Cognitive correlates of cerebellar resting-state functional connectivity in Parkinson disease

Research output: Contribution to journalArticlepeer-review

11 Scopus citations

Abstract

OBJECTIVE: To investigate in a cross-sectional study the contributions of altered cerebellar resting-state functional connectivity (FC) to cognitive impairment in Parkinson disease (PD). METHODS: We conducted morphometric and resting-state FC-MRI analyses contrasting 81 participants with PD and 43 age-matched healthy controls using rigorous quality assurance measures. To investigate the relationship of cerebellar FC to cognitive status, we compared participants with PD without cognitive impairment (Clinical Dementia Rating [CDR] scale score 0, n = 47) to participants with PD with impaired cognition (CDR score ≥0.5, n = 34). Comprehensive measures of cognition across the 5 cognitive domains were assessed for behavioral correlations. RESULTS: The participants with PD had significantly weaker FC between the vermis and peristriate visual association cortex compared to controls, and the strength of this FC correlated with visuospatial function and global cognition. In contrast, weaker FC between the vermis and dorsolateral prefrontal cortex was found in the cognitively impaired PD group compared to participants with PD without cognitive impairment. This effect correlated with deficits in attention, executive functions, and global cognition. No group differences in cerebellar lobular volumes or regional cortical thickness of the significant cortical clusters were observed. CONCLUSION: These results demonstrate a correlation between cerebellar vermal FC and cognitive impairment in PD. The absence of significant atrophy in cerebellum or relevant cortical areas suggests that this could be related to local pathophysiology such as neurotransmitter dysfunction.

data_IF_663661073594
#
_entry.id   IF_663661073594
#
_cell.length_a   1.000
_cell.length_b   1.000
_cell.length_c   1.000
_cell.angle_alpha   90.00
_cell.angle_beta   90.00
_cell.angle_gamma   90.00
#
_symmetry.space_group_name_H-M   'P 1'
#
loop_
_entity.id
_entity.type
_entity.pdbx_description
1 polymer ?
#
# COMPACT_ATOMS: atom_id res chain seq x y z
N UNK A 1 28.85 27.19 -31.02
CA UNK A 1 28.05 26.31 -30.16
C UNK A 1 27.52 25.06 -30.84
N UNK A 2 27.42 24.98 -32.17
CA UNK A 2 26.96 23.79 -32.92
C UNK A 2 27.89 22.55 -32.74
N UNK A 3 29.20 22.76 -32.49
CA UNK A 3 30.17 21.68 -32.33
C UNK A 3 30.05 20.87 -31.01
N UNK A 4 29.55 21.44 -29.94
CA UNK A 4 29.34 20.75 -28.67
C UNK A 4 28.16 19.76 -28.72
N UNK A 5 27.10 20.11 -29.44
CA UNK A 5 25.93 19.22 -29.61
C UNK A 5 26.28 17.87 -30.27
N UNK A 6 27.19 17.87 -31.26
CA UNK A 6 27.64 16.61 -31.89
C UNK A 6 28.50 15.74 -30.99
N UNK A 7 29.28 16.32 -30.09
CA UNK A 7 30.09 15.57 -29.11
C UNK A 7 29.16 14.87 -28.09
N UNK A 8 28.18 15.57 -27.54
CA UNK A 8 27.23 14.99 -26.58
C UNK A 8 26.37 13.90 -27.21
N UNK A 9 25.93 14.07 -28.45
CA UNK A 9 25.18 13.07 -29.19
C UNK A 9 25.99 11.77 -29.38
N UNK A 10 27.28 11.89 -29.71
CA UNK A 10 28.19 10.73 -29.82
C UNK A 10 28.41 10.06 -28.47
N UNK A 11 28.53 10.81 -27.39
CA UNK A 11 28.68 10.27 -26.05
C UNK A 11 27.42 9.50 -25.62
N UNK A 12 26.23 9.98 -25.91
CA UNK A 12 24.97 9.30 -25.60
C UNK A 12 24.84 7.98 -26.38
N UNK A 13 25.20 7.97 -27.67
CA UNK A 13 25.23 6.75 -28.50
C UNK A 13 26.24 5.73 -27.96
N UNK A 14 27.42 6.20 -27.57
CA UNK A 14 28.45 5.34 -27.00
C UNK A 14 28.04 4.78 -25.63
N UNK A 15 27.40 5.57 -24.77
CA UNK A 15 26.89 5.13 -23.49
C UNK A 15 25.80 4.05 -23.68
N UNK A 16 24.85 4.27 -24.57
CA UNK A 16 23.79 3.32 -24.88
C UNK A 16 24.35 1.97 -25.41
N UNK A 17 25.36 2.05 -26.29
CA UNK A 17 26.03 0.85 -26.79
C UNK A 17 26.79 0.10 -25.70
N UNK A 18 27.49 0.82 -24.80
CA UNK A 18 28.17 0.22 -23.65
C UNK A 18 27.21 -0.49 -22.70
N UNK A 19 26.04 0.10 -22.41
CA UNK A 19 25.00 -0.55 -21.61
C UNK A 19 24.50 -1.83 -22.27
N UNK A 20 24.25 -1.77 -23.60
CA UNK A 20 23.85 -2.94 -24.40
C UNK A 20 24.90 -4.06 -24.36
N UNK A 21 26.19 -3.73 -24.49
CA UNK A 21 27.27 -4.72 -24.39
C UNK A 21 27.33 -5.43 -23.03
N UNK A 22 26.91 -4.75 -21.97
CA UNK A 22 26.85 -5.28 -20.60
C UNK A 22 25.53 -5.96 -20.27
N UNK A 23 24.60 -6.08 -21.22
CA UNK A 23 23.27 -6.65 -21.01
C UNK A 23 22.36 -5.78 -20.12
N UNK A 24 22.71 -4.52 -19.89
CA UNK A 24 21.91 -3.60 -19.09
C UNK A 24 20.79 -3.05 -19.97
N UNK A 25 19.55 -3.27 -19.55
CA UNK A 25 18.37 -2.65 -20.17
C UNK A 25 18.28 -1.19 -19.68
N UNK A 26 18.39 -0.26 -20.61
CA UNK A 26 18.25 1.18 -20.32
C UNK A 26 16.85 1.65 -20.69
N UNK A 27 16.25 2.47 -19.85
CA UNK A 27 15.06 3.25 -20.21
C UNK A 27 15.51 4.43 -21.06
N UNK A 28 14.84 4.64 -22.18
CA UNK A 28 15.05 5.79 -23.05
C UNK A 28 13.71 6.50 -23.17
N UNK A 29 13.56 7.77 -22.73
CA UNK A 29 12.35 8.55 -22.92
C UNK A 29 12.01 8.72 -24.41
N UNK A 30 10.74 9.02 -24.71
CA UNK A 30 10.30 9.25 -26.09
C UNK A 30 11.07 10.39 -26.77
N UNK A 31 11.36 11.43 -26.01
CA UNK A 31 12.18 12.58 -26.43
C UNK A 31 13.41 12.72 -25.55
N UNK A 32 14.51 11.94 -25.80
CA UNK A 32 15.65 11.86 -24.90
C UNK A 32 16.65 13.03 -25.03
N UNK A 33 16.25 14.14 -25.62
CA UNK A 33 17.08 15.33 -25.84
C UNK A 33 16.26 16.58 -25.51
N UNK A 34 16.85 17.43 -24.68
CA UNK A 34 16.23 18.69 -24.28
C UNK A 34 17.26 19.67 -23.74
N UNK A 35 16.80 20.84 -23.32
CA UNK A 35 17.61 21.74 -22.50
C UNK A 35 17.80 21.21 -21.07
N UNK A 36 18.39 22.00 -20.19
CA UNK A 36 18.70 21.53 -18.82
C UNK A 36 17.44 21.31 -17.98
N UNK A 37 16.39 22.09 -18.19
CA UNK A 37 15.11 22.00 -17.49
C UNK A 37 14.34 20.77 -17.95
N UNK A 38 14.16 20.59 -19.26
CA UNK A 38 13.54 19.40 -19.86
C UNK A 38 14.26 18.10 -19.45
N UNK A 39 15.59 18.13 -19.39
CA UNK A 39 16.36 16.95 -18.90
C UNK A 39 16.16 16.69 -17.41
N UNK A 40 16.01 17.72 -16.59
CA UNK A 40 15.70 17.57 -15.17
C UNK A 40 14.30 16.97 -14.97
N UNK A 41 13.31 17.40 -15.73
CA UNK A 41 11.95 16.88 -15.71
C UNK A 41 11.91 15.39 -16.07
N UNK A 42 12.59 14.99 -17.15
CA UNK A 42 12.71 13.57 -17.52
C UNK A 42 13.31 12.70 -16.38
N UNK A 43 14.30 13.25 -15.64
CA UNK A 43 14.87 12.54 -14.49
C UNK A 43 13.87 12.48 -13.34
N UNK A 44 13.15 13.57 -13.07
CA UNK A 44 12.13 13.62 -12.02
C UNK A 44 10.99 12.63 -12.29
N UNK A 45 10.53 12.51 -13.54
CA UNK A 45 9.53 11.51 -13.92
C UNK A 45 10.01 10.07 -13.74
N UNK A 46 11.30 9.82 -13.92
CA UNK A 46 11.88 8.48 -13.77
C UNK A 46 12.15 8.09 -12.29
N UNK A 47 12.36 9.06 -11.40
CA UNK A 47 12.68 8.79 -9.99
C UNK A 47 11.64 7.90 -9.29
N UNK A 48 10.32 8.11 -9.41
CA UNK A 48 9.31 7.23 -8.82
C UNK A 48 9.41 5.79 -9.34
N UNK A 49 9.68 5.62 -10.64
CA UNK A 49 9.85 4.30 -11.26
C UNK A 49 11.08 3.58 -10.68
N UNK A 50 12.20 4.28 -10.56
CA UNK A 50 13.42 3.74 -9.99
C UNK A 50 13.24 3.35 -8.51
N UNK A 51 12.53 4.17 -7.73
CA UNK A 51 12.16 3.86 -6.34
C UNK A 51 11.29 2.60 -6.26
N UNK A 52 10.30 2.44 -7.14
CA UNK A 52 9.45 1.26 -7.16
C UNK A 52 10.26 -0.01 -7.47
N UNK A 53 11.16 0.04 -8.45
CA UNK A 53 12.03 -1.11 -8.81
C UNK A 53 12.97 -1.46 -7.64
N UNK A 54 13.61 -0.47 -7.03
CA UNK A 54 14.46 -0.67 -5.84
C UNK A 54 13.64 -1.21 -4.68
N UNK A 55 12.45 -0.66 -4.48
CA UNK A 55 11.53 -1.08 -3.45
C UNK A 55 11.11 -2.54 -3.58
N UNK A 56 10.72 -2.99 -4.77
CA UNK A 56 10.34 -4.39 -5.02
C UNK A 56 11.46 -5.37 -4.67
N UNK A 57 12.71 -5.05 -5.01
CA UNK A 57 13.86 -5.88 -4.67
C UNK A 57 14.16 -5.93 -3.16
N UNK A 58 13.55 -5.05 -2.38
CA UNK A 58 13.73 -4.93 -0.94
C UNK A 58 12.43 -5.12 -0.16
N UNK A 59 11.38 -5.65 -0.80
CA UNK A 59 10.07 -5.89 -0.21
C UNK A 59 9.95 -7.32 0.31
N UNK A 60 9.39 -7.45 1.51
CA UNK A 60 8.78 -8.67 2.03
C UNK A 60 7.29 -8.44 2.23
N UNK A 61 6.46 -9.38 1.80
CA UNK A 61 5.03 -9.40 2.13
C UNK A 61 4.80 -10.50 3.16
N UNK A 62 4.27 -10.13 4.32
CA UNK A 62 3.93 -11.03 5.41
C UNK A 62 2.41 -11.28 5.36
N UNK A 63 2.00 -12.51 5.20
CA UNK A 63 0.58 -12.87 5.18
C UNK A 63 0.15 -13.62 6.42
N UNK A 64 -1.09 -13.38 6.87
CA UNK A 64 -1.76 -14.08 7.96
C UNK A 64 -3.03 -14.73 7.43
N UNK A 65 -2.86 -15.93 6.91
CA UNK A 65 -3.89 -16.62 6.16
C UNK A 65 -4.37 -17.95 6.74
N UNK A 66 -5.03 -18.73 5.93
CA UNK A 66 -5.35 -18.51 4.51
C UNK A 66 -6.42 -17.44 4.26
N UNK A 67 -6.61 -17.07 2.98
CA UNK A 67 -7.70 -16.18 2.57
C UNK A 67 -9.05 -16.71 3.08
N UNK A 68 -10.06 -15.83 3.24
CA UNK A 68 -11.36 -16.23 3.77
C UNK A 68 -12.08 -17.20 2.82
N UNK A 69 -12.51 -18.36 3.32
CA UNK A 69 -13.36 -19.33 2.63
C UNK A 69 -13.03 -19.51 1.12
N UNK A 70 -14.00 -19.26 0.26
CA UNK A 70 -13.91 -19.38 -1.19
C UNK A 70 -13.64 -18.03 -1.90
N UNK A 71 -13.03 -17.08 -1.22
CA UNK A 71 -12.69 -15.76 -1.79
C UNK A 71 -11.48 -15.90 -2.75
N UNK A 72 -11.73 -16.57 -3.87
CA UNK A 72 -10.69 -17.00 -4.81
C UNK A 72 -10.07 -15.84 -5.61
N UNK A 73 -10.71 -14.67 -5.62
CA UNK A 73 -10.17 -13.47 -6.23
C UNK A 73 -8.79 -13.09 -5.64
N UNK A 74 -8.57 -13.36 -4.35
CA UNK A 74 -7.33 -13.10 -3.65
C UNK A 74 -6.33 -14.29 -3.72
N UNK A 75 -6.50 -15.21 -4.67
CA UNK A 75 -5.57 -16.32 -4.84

Original languageEnglish
Pages (from-to)e384-e396
JournalNeurology
Volume94
Issue number4
DOIs
StatePublished - Jan 28 2020

Fingerprint

Dive into the research topics of 'Cognitive correlates of cerebellar resting-state functional connectivity in Parkinson disease'. Together they form a unique fingerprint.

Cite this